We stopped about 20 miles in at an area with waterfalls – not the main large one, but an off the beaten path one. You had to hike about a mile to get in, climb over a major log jam, and wade/swim through freezing water, but it was totally worth it. Very secluded waterfalls with rocks that you could sort of climb on and then jump into where the waterfall was emptying into. We hung out, swam, took some pictures, and chilled there for a while – we didn’t really need to cool off (would have been perfect midday the day before), but it was still nice to take a break and enjoy the scenery on a leisurely day of riding.
The rest of the ride was real nice, pretty scenic and winding along an old highway route. Had some climbs but nothing too tough, and got rewarded with some great views of the gorge.
After taking a short break to take in the view, we headed on down towards Portland. Natalie’s folks live in the city and she has been there for the summer so we headed over to her place for the evening. We got some food truck dinner, had a beer, then crashed for the evening. This was the ending point for Thomas, Natalie, and David, but Daniel and I were pressing on to the coast the next day in order to hit some water and make it a true cross country ride.
We set out around 9 after having pancakes, and unfortunately I had a flat (though only my third on the trip) right as we started. Must have picked up a staple on the way in that led to a slow leak. I was able to patch it though, and we snaked through the city on some pretty good bike lanes. We were cranking hard through the day and covered the mileage (a bit over 100) pretty quickly, all considering. We hit a few hills but no major ascents – the route just followed the Columbia River.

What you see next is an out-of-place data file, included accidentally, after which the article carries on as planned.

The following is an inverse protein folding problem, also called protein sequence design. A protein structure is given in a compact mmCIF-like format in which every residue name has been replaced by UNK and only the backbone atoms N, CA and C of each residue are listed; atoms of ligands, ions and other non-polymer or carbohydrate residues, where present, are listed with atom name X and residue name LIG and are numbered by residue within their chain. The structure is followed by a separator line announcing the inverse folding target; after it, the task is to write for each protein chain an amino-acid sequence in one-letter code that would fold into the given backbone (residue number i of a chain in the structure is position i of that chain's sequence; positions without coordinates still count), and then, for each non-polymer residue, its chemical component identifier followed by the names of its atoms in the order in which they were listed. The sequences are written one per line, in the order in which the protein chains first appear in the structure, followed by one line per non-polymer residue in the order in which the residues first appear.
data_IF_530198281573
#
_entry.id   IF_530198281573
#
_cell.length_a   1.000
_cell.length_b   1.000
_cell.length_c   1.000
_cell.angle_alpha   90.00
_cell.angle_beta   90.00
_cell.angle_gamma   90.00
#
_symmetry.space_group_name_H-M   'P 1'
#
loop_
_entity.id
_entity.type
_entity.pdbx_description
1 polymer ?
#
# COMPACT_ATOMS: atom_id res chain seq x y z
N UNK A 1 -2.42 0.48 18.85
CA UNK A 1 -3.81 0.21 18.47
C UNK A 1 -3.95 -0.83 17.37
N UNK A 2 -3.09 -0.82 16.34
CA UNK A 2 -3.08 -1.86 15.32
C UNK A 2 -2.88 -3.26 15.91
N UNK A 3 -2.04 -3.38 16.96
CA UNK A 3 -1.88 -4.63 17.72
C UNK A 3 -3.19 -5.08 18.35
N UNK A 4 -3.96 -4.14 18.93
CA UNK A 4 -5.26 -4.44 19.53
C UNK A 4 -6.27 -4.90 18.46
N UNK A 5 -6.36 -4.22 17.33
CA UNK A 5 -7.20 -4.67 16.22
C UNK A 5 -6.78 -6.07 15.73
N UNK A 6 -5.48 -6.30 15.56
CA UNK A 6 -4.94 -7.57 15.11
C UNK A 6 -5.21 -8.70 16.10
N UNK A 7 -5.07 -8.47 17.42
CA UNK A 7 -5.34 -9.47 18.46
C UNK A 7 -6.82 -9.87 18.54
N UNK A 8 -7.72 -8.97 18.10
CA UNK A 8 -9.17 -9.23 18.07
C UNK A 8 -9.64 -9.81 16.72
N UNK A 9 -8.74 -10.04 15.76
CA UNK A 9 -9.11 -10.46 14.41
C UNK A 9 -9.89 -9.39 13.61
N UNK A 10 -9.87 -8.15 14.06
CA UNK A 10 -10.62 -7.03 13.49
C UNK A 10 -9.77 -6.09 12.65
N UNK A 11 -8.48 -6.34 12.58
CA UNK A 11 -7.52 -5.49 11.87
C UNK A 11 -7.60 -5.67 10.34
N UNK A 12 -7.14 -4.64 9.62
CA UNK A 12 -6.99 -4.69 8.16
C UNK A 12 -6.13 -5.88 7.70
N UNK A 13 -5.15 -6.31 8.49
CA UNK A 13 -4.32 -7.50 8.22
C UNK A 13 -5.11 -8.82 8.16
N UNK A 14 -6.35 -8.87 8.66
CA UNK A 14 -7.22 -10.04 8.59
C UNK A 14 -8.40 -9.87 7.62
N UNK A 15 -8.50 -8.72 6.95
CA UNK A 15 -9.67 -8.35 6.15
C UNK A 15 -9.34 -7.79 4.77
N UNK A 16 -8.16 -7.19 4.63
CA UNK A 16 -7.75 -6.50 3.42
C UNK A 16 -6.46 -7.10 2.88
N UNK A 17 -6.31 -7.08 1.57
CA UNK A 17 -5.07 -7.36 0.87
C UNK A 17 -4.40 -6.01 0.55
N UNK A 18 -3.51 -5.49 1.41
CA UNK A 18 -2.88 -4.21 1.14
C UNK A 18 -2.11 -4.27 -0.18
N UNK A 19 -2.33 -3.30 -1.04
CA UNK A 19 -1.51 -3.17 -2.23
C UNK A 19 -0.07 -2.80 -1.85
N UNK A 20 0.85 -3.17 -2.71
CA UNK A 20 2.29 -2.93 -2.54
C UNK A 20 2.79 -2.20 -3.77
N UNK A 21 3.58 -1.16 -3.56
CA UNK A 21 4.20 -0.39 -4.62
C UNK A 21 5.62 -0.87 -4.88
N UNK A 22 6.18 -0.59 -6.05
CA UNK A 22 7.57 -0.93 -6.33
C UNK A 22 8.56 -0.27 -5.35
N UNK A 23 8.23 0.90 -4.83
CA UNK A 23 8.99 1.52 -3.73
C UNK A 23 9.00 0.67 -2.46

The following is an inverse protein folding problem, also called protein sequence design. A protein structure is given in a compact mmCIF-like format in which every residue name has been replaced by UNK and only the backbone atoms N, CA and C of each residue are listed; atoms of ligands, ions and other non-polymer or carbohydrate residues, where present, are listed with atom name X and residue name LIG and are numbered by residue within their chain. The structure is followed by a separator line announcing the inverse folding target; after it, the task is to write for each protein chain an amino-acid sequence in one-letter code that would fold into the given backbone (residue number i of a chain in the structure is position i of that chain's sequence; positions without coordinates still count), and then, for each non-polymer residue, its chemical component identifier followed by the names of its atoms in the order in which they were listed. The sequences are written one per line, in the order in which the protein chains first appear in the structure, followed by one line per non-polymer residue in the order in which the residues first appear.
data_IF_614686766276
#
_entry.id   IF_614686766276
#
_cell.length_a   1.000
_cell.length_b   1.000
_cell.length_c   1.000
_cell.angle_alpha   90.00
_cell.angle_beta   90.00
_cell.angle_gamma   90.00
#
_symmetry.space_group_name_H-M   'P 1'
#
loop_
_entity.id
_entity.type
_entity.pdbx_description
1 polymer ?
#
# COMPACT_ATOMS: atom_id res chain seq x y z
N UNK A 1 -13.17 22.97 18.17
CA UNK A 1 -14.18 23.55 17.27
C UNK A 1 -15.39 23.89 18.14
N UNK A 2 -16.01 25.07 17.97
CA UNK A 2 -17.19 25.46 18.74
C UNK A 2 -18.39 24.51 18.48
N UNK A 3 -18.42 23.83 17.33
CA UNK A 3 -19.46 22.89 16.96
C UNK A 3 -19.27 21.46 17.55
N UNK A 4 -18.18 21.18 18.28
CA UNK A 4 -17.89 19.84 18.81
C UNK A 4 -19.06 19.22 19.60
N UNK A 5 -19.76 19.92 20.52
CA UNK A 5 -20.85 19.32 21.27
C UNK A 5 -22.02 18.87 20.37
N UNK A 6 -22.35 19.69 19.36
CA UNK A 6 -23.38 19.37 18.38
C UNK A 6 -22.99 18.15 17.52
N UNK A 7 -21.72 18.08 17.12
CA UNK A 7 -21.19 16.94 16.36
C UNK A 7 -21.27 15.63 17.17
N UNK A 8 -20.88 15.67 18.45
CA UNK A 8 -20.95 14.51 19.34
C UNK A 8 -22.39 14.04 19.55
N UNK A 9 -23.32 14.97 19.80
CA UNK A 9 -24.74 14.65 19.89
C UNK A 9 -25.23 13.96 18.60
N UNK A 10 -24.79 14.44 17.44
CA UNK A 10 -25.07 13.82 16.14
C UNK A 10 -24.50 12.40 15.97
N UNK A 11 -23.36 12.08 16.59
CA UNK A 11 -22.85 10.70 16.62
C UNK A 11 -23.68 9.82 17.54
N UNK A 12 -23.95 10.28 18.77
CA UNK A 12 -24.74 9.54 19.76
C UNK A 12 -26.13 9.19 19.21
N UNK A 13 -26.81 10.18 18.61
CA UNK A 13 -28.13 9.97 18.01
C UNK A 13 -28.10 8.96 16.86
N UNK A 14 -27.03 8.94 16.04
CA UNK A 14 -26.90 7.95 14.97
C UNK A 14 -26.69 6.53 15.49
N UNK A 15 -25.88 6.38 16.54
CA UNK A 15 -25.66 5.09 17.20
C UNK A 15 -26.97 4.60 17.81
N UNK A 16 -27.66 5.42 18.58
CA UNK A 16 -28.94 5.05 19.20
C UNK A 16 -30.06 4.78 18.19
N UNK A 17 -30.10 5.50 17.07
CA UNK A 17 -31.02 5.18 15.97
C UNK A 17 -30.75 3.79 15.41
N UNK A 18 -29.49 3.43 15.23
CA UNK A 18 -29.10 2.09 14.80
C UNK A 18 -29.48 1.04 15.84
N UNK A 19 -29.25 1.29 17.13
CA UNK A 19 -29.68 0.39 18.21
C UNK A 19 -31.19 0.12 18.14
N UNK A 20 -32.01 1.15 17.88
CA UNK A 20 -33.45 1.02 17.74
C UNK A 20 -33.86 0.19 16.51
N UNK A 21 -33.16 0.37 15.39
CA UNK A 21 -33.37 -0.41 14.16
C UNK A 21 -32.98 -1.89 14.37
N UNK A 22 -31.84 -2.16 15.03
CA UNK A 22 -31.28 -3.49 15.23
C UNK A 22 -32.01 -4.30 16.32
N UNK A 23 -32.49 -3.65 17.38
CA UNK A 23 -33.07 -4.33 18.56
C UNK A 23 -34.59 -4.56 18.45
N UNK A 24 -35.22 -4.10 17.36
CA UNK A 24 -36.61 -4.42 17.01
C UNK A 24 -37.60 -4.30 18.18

We arrived in Astoria in the early evening, went down to the most northwestern point, where the Columbia River mixes in with the Pacific Ocean. Did a little photo shoot before hopping into the water and rinsing some grime off.
The water was nice and cool, not too chilly and felt refreshing after a long final day of riding! It was a bit bittersweet to think that this was the end, but I’d been ready to be done with riding. Touring is a lot of fun and it has been a truly amazing experience, but after 45 days on the road its nice to come back to reality and settle down a bit.
After the final leg, we headed to the west side of town and tried to hitch a ride back to Portland, with no luck. We decided to just camp out at the shore point that we took pictures and swam at, and grab dinner and relax. There was a bus the next AM that we could grab back to Portland and that made a lot more sense than waiting around for hours to find a willing person with a truck and space (or multiple rides, as it was 100 miles back). Ate a meatball sandwich and half a pizza and half pitcher of beer, then biked back to the point in the dark and set up our makeshift camp/sleeping area. It was great camping out there with the sea breeze in the air, though we did get woken up around 3AM with the screaming rambles of a bum who also decided to camp out in our area.
Woke up a bit after daybreak, killed some time and woke up at a coffee shop (and had the best parfait in my 26 years), went over to the bus stop and bought tickets, and loaded them up. Currently hanging out in Portland, just sold the bike on craigslist, and about to enjoy some porch beers, have a BBQ, and see the city! Will post more in the coming week or so with some reflections and highlights, so stay tuned. Thank you to everyone who helped me out along the way, whether it was food, shelter, words of encouragement, or just thumbs up passing on the road! Its been a hell of a trip and feels great to be done. Also, I’ve been shooting a lot of video with my camera along the way so I’ll be putting together a compilation later on – probably a few weeks or month down the road realistically, but keep on the lookout for that also!